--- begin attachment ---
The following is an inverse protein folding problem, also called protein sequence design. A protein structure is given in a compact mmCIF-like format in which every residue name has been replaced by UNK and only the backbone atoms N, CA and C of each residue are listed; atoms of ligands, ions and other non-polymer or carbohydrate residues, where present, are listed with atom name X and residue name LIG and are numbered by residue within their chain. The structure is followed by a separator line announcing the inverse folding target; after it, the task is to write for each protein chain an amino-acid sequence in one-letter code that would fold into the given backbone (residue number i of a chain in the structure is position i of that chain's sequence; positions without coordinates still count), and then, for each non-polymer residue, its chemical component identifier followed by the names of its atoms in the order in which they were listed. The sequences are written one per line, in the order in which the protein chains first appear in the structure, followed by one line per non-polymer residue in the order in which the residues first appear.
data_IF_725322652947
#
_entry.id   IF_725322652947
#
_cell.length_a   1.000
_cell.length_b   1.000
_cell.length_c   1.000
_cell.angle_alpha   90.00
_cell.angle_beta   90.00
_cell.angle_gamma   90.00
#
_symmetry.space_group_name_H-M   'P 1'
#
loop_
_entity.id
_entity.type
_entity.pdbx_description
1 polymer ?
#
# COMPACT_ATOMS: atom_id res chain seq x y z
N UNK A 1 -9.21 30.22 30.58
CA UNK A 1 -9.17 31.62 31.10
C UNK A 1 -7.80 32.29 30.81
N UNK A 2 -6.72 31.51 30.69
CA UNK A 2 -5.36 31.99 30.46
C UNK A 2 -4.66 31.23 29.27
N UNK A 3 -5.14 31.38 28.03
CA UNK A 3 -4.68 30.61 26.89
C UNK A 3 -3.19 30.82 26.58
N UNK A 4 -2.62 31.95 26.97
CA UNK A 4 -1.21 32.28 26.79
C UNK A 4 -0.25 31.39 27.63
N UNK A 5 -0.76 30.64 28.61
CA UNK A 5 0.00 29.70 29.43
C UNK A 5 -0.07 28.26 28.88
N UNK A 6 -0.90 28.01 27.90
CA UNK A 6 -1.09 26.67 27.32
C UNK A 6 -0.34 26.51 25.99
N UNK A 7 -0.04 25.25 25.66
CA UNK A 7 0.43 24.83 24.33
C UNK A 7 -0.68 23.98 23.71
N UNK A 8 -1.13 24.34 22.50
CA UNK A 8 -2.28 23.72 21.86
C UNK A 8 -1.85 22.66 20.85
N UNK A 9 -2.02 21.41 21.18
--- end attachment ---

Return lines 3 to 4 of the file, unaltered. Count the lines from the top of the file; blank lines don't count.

#
_entry.id   IF_725322652947